The humble nasturium – my flower of the year

If there’s one flower that’s ticked all the boxes for me this year, it’s the humble nasturtium. I planted in small plugs at the beginning of the summer, simply in the hope that they would lure the little beasties away from my other fruits and veggies. And boy, did the nasturtiums do their job! With the help of some marigolds, all of our potager crops remained gloriously pest-free.

Nasturtium summer kitchen garden

So a few months on from planting in my nasturtiums, here I am on a sunny November Friday, waxing lyrical about my nasturtiums that are still blooming away like little pockets of sunshine on my plot. In fact, they’ve gone a little overboard and swamped (what was) the pea and bean support, and continue to boldly go where no nasturtium has gone before…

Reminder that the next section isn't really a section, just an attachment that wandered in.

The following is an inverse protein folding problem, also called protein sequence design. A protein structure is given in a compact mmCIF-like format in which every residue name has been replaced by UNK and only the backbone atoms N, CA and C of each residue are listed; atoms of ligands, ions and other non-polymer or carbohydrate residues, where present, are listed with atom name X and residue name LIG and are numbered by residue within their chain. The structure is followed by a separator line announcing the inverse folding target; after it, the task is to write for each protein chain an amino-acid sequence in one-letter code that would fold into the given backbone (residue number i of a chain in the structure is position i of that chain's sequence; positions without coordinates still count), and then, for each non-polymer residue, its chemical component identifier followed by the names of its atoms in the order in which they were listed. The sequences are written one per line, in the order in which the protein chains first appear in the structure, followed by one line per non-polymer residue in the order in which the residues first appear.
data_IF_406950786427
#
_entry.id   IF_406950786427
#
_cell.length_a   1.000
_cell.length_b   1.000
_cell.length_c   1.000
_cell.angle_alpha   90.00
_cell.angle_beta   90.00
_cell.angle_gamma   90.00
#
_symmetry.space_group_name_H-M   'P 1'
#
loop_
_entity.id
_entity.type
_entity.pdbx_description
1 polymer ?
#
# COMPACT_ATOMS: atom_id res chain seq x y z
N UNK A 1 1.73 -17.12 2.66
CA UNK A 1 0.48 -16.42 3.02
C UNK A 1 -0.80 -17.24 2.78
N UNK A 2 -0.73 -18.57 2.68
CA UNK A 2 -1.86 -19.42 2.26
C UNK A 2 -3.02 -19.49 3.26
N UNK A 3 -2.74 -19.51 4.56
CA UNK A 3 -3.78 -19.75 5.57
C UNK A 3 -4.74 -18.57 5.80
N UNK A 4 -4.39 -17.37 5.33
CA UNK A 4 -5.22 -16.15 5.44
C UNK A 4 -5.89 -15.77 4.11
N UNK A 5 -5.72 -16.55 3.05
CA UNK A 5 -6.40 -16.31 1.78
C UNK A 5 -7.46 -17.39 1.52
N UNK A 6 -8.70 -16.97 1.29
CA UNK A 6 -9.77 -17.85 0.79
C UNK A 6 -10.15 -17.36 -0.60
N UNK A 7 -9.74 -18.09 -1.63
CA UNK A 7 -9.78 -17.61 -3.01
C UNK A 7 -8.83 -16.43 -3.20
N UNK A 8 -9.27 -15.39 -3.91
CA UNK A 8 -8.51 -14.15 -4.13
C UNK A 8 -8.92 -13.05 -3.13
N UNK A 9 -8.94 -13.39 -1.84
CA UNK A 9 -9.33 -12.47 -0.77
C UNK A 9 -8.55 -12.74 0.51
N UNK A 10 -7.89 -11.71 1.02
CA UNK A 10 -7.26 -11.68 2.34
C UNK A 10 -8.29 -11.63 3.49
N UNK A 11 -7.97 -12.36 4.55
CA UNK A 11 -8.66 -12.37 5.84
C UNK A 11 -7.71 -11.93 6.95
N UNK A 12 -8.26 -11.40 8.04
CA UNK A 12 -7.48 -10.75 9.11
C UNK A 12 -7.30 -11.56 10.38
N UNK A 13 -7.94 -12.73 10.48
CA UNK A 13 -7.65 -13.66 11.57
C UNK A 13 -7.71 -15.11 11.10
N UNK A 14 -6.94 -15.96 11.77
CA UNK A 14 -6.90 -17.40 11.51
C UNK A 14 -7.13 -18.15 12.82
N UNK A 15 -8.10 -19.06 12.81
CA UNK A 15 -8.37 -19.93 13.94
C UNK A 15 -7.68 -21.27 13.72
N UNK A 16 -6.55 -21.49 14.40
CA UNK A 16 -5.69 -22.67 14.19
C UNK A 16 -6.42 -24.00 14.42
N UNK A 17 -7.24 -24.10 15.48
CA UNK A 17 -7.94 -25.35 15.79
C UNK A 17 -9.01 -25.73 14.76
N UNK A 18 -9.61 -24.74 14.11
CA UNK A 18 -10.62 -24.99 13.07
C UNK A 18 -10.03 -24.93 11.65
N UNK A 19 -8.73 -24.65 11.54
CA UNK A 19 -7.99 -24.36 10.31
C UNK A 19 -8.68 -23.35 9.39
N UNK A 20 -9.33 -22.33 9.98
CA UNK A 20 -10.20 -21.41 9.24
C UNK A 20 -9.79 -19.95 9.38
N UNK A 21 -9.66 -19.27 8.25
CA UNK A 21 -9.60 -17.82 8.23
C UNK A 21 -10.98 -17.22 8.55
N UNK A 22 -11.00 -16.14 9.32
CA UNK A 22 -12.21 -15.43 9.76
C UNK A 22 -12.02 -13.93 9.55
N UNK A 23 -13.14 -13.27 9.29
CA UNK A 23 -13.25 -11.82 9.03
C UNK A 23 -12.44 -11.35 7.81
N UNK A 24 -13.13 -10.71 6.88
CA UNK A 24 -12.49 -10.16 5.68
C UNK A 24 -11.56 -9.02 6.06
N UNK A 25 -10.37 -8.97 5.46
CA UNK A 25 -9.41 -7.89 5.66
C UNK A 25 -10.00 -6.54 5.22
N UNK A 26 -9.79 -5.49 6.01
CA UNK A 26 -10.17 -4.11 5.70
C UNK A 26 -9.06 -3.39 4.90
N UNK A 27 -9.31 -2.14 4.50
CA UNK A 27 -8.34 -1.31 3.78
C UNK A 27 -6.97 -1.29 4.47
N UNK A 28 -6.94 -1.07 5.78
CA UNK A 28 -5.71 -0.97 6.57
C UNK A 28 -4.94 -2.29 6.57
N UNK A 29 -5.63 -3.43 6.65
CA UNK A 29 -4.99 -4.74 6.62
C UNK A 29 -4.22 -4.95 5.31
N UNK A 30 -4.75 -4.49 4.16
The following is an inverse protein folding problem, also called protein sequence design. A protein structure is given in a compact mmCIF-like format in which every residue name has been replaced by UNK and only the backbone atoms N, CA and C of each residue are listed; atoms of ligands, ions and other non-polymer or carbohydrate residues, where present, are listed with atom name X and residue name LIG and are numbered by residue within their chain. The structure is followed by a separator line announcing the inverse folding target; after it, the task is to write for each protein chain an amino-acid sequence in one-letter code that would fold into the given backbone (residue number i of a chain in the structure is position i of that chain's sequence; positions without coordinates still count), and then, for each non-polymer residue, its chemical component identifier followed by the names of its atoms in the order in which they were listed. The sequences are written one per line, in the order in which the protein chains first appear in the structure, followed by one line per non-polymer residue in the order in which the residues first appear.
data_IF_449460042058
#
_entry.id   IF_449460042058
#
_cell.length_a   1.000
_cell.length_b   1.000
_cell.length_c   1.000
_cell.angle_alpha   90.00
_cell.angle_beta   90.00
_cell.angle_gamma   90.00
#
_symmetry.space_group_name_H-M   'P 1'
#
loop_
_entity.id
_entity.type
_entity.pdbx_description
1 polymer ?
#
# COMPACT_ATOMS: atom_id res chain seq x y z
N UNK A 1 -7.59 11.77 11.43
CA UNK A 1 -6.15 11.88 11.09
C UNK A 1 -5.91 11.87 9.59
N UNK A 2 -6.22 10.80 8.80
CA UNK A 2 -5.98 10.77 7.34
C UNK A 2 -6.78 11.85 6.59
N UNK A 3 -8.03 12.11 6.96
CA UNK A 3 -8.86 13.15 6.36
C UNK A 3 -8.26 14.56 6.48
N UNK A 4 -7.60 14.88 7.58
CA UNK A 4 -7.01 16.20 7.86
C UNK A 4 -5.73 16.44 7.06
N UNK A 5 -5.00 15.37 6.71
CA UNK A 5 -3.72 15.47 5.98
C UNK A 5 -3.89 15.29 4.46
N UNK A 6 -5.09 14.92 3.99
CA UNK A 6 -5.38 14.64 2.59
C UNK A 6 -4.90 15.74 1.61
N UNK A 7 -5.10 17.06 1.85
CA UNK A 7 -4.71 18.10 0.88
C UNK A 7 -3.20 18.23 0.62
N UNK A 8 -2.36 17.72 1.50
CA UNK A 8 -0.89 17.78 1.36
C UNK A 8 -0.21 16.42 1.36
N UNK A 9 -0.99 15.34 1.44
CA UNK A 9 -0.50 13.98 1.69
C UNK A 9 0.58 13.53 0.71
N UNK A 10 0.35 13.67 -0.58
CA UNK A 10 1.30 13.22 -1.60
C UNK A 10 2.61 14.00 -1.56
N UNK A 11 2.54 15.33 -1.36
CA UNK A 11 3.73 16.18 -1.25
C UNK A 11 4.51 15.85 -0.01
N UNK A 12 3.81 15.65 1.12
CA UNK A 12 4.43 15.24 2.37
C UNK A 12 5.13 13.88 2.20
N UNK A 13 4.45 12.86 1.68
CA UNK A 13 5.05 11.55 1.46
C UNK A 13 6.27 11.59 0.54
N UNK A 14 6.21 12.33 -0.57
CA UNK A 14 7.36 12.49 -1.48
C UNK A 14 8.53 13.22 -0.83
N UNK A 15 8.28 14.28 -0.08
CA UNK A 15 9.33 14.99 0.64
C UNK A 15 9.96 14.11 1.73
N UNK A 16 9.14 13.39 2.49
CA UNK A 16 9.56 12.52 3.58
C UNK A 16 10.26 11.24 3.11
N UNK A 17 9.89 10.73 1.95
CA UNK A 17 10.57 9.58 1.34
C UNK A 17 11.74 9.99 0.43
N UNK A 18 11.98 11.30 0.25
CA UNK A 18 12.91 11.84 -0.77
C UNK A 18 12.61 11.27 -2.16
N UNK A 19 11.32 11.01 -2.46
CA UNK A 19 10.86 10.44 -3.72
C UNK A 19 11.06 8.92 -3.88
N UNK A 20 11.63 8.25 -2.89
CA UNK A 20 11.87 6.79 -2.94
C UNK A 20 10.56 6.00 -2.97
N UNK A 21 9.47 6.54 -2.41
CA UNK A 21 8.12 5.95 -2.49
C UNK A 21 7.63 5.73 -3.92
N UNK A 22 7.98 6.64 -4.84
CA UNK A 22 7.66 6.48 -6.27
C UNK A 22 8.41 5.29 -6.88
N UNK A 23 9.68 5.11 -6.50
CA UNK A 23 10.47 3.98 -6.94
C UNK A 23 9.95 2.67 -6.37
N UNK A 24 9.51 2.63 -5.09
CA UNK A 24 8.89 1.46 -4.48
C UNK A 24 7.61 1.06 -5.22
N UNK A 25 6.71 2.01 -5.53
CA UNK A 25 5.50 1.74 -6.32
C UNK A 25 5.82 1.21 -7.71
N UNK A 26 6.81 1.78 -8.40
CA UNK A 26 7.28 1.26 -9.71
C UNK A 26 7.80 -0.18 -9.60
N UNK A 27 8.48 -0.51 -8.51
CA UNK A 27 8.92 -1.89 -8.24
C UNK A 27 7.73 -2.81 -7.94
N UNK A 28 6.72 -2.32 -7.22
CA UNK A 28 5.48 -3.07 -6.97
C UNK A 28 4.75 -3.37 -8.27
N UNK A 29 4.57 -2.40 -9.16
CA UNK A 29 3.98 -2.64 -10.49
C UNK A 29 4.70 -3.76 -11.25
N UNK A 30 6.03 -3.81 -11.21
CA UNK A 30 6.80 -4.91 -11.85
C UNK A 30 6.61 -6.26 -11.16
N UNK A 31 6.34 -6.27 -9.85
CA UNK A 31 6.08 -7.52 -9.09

So why are nasturtiums my flower of the year? For several reasons really; they’ve not only proven to be a really effective companion plant,but have also proven to be a great edible addition to our little harvests this year too.

Yellow nasturtium flower

Then there’s the fact that they are a seriously fuss-free plant to grow. I barely watered and didn’t feed my nasturtiums this year, and yet they have thrived throughout the summer highs of 30C+, and our autumn lows of below 6C at night. They’ve nonchalantly withheld of the forces of several storms with high winds, and don’t seem at all bothered when I rip out a few of their trailing tentacles or somewhat savagely mowed over the overspill from the veg patches.

These plants are tough. But they’re so, so pretty too.

With the amount of seeds that the plants have dropped into the soil over the last few weeks, I’m sure this isn’t the last I’ve seen of my fiery beauties.

Here’s to another season growing these truly remarkable, yet humble flowers.

Orange nasturtium flower

A new season